Benge's Saddle

     At Benge's Gap, south of Norton, on the road leading up to High Knob, is the Benge's Saddle, on a cliff jutting out from Benge's Gap. It is a perfect saddle in every respect, including the pommel. It is a part of the large cliff at Benge's Gap, and the saddle is on the southeast side with the pommel facing south. The saddle is near the top of the cliff, about seventy-five feet from the ground, and is easily accessible by following the cliff top for about 250 feet from it's intersection with the Gap. The half-breed Chief Benge, tradition tells us, when returning from his attacks on the Holston and Clinch Valley settlements, always returned to this route and it is said that he always climbed into the saddle and sat for awhile. He was ambushed and killed at this Gap by a company of settlers who had followed him from the Holston Valley settlements after he had stolen a Mrs. Livingston, and was making his way back northward in 1794. This was the last Indian attack made on settlers in this section.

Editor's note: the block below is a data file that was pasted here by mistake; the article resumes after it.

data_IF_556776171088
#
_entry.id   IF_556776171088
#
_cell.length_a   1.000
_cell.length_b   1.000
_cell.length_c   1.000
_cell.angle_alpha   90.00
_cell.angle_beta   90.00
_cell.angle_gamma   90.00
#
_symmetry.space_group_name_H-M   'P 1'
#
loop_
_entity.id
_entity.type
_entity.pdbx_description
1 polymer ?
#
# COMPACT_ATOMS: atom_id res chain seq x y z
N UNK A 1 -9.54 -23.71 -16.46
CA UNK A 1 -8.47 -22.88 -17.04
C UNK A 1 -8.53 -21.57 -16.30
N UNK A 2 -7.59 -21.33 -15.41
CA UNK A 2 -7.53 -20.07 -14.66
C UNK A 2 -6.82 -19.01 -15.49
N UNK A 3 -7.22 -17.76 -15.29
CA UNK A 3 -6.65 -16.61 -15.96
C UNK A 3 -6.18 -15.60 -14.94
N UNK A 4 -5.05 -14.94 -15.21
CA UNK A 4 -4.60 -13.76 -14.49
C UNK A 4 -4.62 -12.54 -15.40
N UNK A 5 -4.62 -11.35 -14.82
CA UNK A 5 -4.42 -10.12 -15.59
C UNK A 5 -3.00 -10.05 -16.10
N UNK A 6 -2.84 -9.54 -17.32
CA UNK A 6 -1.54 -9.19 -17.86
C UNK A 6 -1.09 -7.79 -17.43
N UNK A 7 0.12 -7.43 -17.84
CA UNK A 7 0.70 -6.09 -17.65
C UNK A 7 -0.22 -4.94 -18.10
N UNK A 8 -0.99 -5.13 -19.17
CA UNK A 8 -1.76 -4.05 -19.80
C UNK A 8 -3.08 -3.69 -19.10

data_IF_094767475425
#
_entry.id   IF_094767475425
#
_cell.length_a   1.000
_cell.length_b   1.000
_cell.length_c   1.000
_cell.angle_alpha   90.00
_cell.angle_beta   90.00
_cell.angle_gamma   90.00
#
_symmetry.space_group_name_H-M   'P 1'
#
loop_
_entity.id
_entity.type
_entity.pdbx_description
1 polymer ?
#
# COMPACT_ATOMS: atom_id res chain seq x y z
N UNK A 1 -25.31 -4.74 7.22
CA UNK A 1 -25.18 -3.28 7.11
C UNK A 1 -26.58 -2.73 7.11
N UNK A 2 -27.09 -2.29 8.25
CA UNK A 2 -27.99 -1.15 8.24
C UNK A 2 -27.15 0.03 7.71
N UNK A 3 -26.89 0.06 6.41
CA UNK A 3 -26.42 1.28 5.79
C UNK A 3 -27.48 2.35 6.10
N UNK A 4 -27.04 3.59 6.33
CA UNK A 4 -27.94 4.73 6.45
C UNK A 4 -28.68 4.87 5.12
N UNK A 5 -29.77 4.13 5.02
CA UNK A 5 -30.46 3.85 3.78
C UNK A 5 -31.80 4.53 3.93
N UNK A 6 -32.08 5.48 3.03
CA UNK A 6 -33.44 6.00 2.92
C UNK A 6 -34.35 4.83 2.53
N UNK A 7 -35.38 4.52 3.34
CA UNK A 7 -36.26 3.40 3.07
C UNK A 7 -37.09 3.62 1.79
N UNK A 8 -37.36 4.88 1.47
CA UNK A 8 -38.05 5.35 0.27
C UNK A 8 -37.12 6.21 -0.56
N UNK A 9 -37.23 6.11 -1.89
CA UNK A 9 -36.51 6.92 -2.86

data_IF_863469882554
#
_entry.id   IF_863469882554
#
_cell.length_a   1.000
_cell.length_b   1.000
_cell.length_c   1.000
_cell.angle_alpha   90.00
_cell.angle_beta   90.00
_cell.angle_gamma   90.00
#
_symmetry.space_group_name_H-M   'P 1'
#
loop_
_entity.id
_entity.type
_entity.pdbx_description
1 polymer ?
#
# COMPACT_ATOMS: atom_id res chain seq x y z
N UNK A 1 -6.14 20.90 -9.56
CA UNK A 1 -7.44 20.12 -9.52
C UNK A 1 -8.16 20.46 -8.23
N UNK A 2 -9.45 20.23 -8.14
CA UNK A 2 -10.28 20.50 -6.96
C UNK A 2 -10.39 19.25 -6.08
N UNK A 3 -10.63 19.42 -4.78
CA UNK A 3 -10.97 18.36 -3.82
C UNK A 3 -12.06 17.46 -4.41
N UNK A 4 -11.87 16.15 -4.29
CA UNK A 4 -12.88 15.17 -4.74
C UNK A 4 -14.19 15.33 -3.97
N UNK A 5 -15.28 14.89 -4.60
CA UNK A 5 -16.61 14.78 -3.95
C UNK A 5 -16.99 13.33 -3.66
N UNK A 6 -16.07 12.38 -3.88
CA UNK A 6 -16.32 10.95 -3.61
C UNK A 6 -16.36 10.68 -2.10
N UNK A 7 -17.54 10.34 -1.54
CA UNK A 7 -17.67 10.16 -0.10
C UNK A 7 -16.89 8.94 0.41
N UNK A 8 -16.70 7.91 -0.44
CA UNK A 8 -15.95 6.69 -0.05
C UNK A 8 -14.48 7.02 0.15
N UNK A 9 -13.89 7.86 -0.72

Information from: collected notes in my possession.

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